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Noob needs help

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  • Member since
    November 2005
Noob needs help
Posted by Anonymous on Tuesday, April 29, 2003 8:27 PM
I really have a big problem with applying putty on aircrafts. Can any one give me some tricks for applying putty ???Blush [:I]

Thanks for the help
  • Member since
    November 2005
Posted by Anonymous on Wednesday, April 30, 2003 12:23 AM
Well, here are a few pointers to get you started.

1. Rough up the seam/area with a sanding stick to allow the putty to 'grab' better.

2. Don't apply the putty too thick. It's better to put on a couple of thin coats than one thick coat. You don't want to go more than 1/16" thick.

3. Use an old Exacto knife blade to apply the putty and smooth it out before it sets.

4. Depending on what type of putty you use, make sure you let it sit and cure for an appropriate length of time so that you don't end up with it shrinking after you've already painted over it.

Hope this helps.

Ray
  • Member since
    December 2002
  • From: United Kingdom / Belgium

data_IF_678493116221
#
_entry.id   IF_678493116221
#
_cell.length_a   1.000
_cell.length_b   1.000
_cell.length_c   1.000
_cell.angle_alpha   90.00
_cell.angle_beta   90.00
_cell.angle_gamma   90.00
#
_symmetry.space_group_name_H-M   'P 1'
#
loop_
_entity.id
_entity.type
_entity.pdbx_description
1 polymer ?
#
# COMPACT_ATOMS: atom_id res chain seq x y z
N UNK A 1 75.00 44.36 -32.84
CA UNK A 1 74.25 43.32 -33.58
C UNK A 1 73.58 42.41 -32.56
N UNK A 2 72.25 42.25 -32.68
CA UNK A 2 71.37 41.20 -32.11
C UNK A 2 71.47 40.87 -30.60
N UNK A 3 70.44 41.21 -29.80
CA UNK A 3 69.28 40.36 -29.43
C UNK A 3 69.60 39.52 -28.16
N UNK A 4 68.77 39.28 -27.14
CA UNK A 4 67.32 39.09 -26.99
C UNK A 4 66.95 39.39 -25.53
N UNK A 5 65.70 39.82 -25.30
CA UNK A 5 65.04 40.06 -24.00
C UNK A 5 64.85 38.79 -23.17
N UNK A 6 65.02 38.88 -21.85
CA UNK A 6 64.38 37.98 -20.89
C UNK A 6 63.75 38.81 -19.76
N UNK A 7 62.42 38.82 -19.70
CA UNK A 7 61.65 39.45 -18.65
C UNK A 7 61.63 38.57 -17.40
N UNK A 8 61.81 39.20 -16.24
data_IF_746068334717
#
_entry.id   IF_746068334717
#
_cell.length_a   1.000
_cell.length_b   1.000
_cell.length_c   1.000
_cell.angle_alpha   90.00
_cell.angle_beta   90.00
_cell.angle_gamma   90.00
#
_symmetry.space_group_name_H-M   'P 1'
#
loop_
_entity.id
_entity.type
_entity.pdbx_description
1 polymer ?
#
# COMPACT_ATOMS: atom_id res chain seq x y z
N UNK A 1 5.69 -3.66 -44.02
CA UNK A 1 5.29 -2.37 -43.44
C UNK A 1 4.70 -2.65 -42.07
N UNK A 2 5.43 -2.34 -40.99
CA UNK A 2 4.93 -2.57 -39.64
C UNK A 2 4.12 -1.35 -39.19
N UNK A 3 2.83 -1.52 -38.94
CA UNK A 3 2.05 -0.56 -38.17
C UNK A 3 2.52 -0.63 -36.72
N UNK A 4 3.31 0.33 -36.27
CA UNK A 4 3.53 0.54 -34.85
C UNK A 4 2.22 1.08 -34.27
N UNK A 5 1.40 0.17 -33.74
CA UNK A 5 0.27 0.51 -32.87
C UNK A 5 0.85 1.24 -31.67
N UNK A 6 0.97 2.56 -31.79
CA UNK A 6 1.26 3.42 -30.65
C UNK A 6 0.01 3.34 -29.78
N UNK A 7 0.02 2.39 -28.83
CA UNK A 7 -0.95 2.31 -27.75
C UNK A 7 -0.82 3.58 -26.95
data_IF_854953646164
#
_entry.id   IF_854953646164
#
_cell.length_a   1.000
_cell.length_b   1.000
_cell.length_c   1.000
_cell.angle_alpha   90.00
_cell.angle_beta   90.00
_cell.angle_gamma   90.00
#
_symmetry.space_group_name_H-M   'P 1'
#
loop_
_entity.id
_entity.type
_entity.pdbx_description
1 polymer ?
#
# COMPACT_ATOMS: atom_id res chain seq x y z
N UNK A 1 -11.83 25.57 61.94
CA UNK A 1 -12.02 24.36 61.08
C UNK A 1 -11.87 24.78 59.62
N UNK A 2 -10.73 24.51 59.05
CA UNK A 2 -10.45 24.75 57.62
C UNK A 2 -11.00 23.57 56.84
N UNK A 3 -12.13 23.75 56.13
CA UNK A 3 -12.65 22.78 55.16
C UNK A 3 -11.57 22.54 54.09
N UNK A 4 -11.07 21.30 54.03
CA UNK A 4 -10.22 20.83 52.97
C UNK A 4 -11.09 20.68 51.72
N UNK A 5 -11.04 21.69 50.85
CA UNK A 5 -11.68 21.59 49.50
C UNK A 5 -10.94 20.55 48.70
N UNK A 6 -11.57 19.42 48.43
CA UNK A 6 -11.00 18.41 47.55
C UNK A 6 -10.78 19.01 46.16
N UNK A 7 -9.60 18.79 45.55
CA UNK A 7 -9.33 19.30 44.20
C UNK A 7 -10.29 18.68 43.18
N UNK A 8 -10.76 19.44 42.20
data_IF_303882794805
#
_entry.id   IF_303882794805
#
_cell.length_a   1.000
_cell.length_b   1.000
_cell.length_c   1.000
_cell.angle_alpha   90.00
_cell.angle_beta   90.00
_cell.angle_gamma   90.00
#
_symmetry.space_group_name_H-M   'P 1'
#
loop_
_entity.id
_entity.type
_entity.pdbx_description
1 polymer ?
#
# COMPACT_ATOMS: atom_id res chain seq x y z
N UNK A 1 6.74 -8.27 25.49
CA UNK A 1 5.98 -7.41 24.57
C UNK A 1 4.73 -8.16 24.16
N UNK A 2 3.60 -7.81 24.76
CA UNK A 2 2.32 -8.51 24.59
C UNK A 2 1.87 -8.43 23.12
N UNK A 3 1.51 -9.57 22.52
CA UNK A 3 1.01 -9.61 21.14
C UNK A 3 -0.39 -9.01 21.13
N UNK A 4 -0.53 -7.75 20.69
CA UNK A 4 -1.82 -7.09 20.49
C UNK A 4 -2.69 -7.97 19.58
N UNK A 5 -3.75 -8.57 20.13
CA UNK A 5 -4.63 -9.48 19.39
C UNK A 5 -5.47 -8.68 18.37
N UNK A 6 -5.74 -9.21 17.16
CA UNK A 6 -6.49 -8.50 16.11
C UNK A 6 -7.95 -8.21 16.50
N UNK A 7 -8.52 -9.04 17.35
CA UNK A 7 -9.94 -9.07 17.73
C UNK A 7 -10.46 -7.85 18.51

Posted by djmodels1999 on Wednesday, April 30, 2003 1:48 AM
With some brands, like Tamiya's, the excess putty can easily be removed with Q-tips dipped in nail polish remover.
  • Member since
    November 2005
Posted by Anonymous on Wednesday, April 30, 2003 11:34 AM
If you're filling gaps, say the wing to fuselage joint, put masking tape either side of the gap, then fill. let it dry, & do the sanding until you hit tape. That way you'll lose less detail on the parts. After that sand carefully or scrape smooth with a curved blade. Have you tried milliput?, a two part epoxy filler, it smooth's down nicely with water (though spit works better). I think it's expensive in the states, it's not cheap in England. But a little goes a long way & I find it's better & harder than the tube fillers, it won't shrink either!
  • Member since
    November 2005
Posted by Anonymous on Wednesday, April 30, 2003 12:22 PM
The best method of applying putty I have found is to use an artist's palette knife. I used a curved exacto blade for years and was always bothered that I couldn't do much smoothing of the putty with it because of the angle at which I had to hold the handle. A palette knife is like a tiny trowell, with the head dropped lower than the handle. It allows you to hold the blade exactly parallel to the model and smooth the putty very well before sanding. You can get one at any art supply store in the oil painting section.

N.

Albertsponson, great tip with the tape, I had never heard of that. I can't wait to try it. Thanks.
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